Research snapshot: At-home medication therapy management services beneficial for some patients

Managing medications can be difficult. An aging population with a variety of health challenges brings the need for more at-home care options, especially for managing medications.

Shannon Reidt, Pharm.D., MPH, assistant professor in the University of Minnesota College of Pharmacy, and her team members found that at-home pharmacy visits can help people better manage their medications.

The study, published in the Journal of the American Pharmacists Association, evaluated the effective design and implementation of home-based medication therapy management services in a health system.

“We took a look at which clinics had the most home-based medication therapy management referrals, and reasons for referral, to understand how home-based medication therapy management services were meeting the needs of our health system patients,” Reidt said.

Bringing a pharmacist to a patient’s home can be more convenient for the patient and allow the pharmacist to get a real-life, comprehensive picture of how a patient is using medications.

“Home-based medication therapy management services offer a patient-centered approach to ensure that medications are indicated, effective, safe, and convenient for patients to use,” Reidt said. “By evaluating medication use in a patient’s home, a pharmacist can better understand how medications are helping or harming a patient’s quality of life.”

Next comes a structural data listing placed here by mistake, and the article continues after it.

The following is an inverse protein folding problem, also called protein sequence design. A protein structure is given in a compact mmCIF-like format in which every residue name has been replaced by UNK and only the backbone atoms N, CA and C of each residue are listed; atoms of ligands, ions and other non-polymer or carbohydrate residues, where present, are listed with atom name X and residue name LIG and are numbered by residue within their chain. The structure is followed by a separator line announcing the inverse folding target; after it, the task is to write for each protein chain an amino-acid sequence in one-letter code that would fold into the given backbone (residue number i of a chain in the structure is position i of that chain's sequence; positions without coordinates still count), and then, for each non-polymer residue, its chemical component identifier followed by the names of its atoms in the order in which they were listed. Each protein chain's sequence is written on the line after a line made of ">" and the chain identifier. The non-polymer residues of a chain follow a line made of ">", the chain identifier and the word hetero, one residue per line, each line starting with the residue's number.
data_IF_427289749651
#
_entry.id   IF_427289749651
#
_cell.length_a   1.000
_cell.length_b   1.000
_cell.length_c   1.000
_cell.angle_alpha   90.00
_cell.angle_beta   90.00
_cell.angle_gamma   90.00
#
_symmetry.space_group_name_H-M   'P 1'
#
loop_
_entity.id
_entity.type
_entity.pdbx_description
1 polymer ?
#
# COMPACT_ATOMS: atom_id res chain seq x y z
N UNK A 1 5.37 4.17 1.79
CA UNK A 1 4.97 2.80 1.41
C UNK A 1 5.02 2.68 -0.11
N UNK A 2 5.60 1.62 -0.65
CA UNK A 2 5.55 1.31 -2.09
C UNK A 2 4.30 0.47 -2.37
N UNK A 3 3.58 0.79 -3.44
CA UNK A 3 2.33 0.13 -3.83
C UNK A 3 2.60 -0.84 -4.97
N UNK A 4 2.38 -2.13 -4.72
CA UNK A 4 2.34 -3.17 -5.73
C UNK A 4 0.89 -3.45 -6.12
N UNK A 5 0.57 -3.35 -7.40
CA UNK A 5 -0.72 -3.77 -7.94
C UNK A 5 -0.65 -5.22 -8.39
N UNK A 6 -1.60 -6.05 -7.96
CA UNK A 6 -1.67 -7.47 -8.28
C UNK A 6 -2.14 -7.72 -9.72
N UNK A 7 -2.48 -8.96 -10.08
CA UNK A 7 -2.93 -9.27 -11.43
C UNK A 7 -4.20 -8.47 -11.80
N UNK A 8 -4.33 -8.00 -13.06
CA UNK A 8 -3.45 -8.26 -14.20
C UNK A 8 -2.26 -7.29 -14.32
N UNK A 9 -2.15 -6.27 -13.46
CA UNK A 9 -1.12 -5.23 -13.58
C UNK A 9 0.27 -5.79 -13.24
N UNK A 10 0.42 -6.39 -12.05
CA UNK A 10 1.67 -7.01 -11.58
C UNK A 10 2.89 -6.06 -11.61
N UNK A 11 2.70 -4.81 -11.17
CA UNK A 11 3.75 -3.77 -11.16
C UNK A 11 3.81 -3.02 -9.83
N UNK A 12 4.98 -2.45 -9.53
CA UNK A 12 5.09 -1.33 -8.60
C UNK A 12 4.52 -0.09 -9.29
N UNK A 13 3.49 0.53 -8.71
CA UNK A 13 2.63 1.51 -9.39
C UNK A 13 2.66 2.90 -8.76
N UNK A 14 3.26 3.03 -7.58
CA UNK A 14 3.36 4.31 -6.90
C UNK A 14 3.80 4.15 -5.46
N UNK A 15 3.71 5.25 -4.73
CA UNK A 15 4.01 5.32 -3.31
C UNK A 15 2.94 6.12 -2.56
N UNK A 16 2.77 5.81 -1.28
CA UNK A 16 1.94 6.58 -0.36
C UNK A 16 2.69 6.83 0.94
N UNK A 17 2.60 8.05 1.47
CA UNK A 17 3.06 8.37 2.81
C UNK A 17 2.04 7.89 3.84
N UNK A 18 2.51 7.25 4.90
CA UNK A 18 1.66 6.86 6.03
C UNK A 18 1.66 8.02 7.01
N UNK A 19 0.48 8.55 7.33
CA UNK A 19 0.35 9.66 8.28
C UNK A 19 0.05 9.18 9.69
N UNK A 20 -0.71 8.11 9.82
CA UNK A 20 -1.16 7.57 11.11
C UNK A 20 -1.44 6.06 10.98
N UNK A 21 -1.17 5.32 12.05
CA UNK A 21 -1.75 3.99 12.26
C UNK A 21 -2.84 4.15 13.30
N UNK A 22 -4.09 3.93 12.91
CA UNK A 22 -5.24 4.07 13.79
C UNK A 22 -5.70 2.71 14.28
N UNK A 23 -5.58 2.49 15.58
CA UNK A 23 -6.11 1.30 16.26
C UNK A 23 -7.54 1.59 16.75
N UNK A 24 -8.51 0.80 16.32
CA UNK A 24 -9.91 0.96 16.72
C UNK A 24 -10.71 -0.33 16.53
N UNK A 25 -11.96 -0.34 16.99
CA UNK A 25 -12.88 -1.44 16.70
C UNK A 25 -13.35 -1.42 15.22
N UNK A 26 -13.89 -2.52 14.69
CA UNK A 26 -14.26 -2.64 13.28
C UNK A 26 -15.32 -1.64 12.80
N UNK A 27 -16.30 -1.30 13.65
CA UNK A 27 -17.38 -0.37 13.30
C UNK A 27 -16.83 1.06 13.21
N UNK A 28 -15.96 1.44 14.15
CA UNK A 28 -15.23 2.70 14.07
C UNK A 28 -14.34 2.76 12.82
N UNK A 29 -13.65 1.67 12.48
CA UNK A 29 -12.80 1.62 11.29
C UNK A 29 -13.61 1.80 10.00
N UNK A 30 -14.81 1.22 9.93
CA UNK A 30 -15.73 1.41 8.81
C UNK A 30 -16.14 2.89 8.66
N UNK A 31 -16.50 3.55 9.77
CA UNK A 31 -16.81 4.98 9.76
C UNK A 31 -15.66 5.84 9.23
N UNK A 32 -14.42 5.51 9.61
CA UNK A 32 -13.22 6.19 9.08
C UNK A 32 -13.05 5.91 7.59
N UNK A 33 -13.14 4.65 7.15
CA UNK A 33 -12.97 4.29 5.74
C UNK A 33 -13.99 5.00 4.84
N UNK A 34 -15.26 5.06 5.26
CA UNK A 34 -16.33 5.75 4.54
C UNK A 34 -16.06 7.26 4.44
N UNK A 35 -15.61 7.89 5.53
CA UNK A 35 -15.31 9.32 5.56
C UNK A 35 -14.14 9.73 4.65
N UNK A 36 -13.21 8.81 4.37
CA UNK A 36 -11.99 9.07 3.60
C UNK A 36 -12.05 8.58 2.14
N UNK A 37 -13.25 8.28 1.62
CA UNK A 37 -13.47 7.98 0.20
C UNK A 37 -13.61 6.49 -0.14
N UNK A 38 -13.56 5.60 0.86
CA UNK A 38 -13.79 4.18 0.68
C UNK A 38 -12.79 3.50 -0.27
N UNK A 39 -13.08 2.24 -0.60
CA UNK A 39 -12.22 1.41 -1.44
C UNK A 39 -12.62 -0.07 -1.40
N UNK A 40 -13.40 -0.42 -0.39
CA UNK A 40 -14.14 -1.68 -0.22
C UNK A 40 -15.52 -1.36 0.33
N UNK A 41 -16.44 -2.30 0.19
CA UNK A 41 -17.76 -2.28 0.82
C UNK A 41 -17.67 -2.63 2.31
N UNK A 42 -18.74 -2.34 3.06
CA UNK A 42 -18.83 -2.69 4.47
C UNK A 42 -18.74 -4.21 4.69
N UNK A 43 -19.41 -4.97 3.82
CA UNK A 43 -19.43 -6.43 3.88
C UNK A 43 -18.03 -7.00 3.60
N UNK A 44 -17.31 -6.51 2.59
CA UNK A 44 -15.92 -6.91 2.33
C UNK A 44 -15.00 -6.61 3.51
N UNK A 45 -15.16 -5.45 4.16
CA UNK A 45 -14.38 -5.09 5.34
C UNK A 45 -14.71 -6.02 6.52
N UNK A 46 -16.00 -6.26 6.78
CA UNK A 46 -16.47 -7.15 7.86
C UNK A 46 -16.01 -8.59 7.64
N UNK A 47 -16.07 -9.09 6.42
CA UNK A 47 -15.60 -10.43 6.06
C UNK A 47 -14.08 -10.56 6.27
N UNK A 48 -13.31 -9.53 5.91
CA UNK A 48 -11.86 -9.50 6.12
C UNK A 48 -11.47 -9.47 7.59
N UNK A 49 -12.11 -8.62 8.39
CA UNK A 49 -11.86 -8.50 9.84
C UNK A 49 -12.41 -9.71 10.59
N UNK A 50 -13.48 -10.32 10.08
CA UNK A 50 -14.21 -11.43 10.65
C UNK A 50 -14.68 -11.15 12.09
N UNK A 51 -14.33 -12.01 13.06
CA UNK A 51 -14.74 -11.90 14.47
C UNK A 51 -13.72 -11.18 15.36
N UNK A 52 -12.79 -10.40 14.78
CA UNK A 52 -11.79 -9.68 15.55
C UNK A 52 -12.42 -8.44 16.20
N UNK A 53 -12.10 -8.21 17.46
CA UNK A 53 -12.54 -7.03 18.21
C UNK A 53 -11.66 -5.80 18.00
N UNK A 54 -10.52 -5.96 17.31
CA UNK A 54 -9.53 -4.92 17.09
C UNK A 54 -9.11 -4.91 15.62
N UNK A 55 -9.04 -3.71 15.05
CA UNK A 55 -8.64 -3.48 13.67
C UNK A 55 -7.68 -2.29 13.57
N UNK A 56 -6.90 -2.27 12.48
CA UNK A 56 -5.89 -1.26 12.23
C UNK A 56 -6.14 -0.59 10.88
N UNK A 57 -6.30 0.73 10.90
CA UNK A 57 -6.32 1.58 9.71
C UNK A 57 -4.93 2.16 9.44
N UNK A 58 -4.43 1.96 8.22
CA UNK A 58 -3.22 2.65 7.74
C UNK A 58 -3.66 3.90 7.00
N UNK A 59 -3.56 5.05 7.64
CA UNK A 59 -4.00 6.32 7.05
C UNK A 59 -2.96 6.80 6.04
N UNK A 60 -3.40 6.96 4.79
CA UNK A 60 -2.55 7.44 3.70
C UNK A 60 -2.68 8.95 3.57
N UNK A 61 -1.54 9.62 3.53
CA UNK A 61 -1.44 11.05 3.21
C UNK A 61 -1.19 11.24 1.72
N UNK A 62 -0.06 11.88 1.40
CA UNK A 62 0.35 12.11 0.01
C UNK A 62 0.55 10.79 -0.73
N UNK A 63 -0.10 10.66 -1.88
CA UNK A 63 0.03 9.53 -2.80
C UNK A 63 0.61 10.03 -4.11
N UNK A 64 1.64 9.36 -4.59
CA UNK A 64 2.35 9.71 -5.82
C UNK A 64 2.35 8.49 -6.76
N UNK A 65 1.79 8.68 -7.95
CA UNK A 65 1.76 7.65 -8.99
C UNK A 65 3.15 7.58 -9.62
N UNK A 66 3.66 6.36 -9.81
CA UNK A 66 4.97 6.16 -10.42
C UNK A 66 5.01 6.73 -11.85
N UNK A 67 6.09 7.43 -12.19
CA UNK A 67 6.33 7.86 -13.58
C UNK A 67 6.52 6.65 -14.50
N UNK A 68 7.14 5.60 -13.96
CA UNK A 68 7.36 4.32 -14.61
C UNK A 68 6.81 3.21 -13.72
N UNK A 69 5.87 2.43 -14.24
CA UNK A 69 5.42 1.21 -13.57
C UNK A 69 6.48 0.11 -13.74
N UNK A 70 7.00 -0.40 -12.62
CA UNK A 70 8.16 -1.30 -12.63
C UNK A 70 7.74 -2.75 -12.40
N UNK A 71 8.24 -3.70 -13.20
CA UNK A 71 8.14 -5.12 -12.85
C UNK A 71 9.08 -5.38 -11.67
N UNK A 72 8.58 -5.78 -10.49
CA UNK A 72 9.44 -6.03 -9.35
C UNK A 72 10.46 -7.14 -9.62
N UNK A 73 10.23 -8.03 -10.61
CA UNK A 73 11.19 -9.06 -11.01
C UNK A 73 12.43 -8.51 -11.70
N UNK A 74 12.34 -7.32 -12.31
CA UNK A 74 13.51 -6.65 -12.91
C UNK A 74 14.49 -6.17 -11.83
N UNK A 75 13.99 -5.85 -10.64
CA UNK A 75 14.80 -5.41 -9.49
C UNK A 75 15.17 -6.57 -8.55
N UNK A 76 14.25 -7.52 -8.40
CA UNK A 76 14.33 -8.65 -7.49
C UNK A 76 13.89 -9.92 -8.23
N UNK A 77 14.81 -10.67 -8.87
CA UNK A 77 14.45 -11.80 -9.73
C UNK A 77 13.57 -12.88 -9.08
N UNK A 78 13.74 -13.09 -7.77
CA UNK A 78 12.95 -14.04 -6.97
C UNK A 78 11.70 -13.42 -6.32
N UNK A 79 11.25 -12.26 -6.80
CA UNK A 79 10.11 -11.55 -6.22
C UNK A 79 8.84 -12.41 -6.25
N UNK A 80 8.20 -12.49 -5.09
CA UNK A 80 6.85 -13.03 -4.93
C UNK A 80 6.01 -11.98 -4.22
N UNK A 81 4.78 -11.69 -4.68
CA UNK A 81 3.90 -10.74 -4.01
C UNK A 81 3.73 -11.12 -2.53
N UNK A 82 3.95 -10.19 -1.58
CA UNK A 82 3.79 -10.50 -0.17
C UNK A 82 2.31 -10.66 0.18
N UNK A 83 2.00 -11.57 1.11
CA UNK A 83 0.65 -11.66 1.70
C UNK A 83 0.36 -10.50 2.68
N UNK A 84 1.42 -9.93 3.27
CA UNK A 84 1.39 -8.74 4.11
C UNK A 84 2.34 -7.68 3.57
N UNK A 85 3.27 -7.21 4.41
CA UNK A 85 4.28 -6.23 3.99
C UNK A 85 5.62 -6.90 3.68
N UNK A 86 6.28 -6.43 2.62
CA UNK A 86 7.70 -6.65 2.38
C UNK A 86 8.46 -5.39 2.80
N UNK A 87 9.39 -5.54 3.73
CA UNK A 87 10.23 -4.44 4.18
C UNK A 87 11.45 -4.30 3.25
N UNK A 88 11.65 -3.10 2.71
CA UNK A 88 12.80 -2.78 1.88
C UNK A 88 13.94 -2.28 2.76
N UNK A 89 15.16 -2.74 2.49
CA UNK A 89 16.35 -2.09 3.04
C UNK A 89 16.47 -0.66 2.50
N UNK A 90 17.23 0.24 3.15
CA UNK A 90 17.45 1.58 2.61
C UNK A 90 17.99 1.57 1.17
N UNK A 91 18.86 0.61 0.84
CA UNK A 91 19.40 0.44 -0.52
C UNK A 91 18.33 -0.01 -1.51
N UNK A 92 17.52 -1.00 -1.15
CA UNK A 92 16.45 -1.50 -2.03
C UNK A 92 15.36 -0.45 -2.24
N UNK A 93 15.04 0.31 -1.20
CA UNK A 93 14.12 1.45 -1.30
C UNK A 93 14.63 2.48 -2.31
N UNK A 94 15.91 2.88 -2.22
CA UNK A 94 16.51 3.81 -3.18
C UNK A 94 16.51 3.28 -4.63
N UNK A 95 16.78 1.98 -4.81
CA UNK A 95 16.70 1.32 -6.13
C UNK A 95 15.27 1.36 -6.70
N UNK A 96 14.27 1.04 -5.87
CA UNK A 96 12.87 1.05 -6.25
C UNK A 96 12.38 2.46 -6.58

Reidt found that the most common referral for an at-home medication therapy management session was non-adherence to medications. Other reasons included transportation barriers and the need for medication reconciliation with a home care nurse.

“Most often, patients didn’t understand how to take their medications or preferred not to use them,” Reidt said.

According to Reidt, 54 percent of patients followed-up with their primary care provider to address the medication-related within thirty days of the home-based visit.

“It was important to us to understand how home-based medication therapy management services were being used and what types of medication-related problems our patients were experiencing,” Reidt said.

Reidt is hoping to use the information from this study to lobby for more insurance plans to cover home-based medication therapy management services, promote home-based medication therapy management services to providers and ensure patients with the greatest need get the services.

“Though beneficial, home-based medication therapy management services can be resource intensive,” Reidt said. “This study gives us some direction on what patient populations may be targeted to most benefit from these services.”

https://twin-cities.umn.edu/node/263451
University of Minnesota, Twin Cities
06/27/2018